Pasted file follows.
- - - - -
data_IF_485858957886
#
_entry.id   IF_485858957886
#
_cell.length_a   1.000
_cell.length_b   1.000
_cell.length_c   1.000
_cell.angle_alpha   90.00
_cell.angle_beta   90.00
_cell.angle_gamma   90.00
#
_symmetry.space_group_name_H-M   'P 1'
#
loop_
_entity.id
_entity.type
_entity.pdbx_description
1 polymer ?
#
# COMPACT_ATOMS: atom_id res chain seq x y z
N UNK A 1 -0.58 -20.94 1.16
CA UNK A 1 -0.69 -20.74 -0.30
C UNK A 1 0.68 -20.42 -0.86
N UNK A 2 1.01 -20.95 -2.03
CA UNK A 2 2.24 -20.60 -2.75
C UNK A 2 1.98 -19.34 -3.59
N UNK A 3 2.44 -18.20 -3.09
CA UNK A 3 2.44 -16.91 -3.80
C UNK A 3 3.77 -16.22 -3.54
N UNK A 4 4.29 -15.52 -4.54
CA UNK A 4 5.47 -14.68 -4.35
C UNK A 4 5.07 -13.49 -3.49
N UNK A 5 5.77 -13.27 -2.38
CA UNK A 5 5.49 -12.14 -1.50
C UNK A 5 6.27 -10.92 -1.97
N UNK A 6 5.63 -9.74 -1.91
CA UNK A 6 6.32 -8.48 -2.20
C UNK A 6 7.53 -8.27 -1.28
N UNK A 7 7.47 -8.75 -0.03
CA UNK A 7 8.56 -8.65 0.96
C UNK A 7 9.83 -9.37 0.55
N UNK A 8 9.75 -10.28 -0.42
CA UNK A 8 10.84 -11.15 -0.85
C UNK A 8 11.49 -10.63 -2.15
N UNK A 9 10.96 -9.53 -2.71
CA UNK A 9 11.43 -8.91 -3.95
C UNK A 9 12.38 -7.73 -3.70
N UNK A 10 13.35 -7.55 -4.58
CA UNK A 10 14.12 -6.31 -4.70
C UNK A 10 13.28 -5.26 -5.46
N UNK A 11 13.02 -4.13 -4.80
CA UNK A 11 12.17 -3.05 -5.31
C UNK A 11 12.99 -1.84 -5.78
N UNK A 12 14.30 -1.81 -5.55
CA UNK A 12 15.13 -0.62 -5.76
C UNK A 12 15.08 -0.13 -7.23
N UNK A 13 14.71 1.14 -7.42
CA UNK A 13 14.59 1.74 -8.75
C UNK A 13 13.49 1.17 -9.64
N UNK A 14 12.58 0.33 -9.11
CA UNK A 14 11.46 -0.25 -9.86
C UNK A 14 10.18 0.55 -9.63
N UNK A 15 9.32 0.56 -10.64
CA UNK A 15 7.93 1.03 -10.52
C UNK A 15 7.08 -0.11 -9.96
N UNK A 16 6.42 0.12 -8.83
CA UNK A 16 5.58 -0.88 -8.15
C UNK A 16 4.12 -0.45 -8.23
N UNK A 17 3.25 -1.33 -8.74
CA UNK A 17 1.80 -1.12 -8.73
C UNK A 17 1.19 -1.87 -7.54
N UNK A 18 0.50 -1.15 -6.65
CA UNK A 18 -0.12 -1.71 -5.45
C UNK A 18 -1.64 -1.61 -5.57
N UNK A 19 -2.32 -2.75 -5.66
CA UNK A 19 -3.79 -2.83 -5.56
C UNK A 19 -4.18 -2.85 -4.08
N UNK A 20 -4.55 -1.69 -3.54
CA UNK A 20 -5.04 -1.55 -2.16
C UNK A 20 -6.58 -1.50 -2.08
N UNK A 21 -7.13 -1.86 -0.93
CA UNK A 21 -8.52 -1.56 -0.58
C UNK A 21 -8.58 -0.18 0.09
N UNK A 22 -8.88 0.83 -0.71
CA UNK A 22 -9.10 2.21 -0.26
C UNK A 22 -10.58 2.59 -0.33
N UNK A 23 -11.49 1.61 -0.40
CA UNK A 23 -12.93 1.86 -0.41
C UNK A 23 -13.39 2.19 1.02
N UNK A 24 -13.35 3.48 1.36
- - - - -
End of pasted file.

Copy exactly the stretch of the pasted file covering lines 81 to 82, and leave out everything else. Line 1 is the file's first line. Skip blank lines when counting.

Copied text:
N UNK A 21 -7.13 -1.86 -0.93
CA UNK A 21 -8.52 -1.56 -0.58